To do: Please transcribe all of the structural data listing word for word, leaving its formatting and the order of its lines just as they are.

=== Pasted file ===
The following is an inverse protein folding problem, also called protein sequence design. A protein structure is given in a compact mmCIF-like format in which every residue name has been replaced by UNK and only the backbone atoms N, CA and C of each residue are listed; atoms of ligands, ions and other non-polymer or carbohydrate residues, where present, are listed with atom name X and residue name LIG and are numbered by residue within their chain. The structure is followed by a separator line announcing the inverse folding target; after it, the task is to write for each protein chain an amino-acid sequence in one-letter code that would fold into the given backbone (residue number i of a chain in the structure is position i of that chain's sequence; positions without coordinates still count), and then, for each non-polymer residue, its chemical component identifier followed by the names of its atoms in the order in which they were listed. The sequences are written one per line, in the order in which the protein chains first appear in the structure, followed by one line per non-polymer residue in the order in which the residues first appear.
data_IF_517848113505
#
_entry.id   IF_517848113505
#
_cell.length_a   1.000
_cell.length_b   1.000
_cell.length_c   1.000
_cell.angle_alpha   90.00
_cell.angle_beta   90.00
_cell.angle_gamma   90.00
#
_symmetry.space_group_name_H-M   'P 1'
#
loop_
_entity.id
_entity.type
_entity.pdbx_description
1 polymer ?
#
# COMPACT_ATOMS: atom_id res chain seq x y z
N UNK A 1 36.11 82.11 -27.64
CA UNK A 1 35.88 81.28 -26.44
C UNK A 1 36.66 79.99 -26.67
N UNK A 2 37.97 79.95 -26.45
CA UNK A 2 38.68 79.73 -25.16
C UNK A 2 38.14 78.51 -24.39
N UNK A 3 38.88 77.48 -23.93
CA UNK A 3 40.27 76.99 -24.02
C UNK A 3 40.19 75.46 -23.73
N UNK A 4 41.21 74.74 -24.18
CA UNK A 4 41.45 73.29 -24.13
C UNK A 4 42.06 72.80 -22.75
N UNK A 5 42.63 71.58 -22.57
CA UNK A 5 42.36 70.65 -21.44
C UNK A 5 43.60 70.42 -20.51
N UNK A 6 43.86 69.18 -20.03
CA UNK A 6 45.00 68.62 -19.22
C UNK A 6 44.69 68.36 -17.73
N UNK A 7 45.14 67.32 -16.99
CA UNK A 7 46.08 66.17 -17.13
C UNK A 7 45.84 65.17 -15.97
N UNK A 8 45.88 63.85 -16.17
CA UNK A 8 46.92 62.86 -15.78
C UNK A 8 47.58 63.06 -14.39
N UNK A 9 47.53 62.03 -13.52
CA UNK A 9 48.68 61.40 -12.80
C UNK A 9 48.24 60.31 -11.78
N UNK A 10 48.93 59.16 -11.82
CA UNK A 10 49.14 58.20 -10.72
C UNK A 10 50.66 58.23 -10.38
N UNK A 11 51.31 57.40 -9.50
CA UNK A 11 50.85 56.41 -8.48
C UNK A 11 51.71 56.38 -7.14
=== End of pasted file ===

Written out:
The following is an inverse protein folding problem, also called protein sequence design. A protein structure is given in a compact mmCIF-like format in which every residue name has been replaced by UNK and only the backbone atoms N, CA and C of each residue are listed; atoms of ligands, ions and other non-polymer or carbohydrate residues, where present, are listed with atom name X and residue name LIG and are numbered by residue within their chain. The structure is followed by a separator line announcing the inverse folding target; after it, the task is to write for each protein chain an amino-acid sequence in one-letter code that would fold into the given backbone (residue number i of a chain in the structure is position i of that chain's sequence; positions without coordinates still count), and then, for each non-polymer residue, its chemical component identifier followed by the names of its atoms in the order in which they were listed. The sequences are written one per line, in the order in which the protein chains first appear in the structure, followed by one line per non-polymer residue in the order in which the residues first appear.
data_IF_517848113505
#
_entry.id   IF_517848113505
#
_cell.length_a   1.000
_cell.length_b   1.000
_cell.length_c   1.000
_cell.angle_alpha   90.00
_cell.angle_beta   90.00
_cell.angle_gamma   90.00
#
_symmetry.space_group_name_H-M   'P 1'
#
loop_
_entity.id
_entity.type
_entity.pdbx_description
1 polymer ?
#
# COMPACT_ATOMS: atom_id res chain seq x y z
N UNK A 1 36.11 82.11 -27.64
CA UNK A 1 35.88 81.28 -26.44
C UNK A 1 36.66 79.99 -26.67
N UNK A 2 37.97 79.95 -26.45
CA UNK A 2 38.68 79.73 -25.16
C UNK A 2 38.14 78.51 -24.39
N UNK A 3 38.88 77.48 -23.93
CA UNK A 3 40.27 76.99 -24.02
C UNK A 3 40.19 75.46 -23.73
N UNK A 4 41.21 74.74 -24.18
CA UNK A 4 41.45 73.29 -24.13
C UNK A 4 42.06 72.80 -22.75
N UNK A 5 42.63 71.58 -22.57
CA UNK A 5 42.36 70.65 -21.44
C UNK A 5 43.60 70.42 -20.51
N UNK A 6 43.86 69.18 -20.03
CA UNK A 6 45.00 68.62 -19.22
C UNK A 6 44.69 68.36 -17.73
N UNK A 7 45.14 67.32 -16.99
CA UNK A 7 46.08 66.17 -17.13
C UNK A 7 45.84 65.17 -15.97
N UNK A 8 45.88 63.85 -16.17
CA UNK A 8 46.92 62.86 -15.78
C UNK A 8 47.58 63.06 -14.39
N UNK A 9 47.53 62.03 -13.52
CA UNK A 9 48.68 61.40 -12.80
C UNK A 9 48.24 60.31 -11.78
N UNK A 10 48.93 59.16 -11.82
CA UNK A 10 49.14 58.20 -10.72
C UNK A 10 50.66 58.23 -10.38
N UNK A 11 51.31 57.40 -9.50
CA UNK A 11 50.85 56.41 -8.48
C UNK A 11 51.71 56.38 -7.14